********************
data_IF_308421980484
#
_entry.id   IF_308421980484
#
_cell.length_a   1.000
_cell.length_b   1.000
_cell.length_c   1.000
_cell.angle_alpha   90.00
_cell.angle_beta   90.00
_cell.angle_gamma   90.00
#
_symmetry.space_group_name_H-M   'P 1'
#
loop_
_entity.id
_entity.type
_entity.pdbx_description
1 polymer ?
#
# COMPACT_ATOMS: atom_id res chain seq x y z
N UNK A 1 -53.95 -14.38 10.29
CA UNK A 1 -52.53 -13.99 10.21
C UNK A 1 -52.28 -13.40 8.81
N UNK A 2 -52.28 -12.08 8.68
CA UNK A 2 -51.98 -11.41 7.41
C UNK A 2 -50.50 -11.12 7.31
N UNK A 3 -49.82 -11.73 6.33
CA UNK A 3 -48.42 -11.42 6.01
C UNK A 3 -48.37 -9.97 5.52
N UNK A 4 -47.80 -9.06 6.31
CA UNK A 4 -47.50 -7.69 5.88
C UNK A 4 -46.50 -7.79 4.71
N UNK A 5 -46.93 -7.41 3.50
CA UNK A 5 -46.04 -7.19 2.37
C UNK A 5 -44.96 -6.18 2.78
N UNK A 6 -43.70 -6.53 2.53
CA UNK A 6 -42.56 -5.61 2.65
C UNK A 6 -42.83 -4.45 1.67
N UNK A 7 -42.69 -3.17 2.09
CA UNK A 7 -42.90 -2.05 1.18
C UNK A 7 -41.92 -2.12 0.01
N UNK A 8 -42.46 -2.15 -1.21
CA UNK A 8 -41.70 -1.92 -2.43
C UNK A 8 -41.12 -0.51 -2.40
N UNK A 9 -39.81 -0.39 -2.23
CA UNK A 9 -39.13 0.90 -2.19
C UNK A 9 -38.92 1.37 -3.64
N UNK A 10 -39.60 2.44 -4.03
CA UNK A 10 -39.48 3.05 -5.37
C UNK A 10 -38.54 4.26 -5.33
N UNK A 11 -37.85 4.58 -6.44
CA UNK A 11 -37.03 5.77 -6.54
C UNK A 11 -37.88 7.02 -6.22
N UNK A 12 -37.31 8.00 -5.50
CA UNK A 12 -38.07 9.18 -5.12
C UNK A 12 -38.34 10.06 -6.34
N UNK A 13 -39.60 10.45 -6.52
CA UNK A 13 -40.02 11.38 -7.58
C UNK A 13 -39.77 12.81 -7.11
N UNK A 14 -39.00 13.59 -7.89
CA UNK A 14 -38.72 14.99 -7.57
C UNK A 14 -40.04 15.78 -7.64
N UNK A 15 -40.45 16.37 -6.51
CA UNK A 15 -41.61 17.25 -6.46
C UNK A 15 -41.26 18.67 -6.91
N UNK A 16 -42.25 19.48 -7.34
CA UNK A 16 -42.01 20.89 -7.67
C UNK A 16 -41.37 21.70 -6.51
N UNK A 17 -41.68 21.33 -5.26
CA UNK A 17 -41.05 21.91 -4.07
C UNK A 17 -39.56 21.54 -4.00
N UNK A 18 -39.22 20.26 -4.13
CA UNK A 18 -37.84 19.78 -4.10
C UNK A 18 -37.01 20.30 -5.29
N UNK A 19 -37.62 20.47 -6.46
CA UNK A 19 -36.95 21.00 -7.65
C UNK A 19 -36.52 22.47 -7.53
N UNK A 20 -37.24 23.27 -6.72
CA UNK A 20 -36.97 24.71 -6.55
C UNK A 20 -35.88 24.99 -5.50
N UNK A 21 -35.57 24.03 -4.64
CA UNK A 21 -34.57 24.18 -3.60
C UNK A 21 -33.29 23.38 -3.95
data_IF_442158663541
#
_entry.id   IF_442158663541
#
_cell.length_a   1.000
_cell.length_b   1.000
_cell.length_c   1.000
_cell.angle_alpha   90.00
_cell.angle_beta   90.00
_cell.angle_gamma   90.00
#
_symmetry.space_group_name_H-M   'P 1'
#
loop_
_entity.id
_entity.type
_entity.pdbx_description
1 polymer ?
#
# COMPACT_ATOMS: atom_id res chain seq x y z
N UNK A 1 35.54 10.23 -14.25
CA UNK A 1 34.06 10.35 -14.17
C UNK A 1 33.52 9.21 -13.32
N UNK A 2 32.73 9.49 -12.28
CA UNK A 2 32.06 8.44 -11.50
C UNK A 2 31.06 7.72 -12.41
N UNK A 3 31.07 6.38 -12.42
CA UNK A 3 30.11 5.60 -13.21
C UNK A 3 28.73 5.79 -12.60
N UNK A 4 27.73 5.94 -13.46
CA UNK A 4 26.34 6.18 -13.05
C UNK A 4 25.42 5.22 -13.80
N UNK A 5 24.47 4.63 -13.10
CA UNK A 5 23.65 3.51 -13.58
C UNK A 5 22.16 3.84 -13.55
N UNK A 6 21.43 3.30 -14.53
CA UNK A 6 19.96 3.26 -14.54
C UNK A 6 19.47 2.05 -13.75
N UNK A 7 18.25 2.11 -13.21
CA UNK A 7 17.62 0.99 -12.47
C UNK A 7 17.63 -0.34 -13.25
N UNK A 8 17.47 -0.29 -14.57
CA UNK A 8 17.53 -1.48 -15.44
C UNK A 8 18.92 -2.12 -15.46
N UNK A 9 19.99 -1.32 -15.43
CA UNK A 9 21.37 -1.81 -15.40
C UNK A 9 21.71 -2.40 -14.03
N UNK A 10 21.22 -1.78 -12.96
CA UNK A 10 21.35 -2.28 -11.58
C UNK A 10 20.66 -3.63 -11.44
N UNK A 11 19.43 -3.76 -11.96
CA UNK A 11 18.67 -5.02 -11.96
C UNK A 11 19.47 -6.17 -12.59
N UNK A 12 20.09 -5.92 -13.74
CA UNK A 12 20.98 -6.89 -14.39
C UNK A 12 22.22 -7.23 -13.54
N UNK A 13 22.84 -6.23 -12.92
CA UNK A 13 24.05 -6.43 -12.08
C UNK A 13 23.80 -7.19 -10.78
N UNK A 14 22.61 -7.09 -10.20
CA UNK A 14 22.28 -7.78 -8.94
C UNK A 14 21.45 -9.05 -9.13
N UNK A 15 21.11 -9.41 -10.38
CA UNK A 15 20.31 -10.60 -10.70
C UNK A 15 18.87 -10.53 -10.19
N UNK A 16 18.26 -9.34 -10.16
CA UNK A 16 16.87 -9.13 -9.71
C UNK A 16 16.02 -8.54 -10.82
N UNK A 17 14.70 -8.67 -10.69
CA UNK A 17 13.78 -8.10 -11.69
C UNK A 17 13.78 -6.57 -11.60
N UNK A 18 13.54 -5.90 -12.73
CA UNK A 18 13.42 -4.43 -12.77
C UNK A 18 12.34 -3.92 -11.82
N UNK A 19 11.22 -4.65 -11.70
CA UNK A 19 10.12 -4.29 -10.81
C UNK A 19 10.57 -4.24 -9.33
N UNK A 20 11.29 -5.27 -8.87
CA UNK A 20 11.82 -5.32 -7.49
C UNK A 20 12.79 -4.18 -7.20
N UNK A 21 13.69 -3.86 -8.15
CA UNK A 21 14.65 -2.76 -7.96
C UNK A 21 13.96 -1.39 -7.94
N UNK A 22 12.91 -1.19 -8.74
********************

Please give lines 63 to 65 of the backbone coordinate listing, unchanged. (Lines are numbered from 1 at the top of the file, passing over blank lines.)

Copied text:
N UNK A 15 -40.45 16.37 -6.51
CA UNK A 15 -41.61 17.25 -6.46
C UNK A 15 -41.26 18.67 -6.91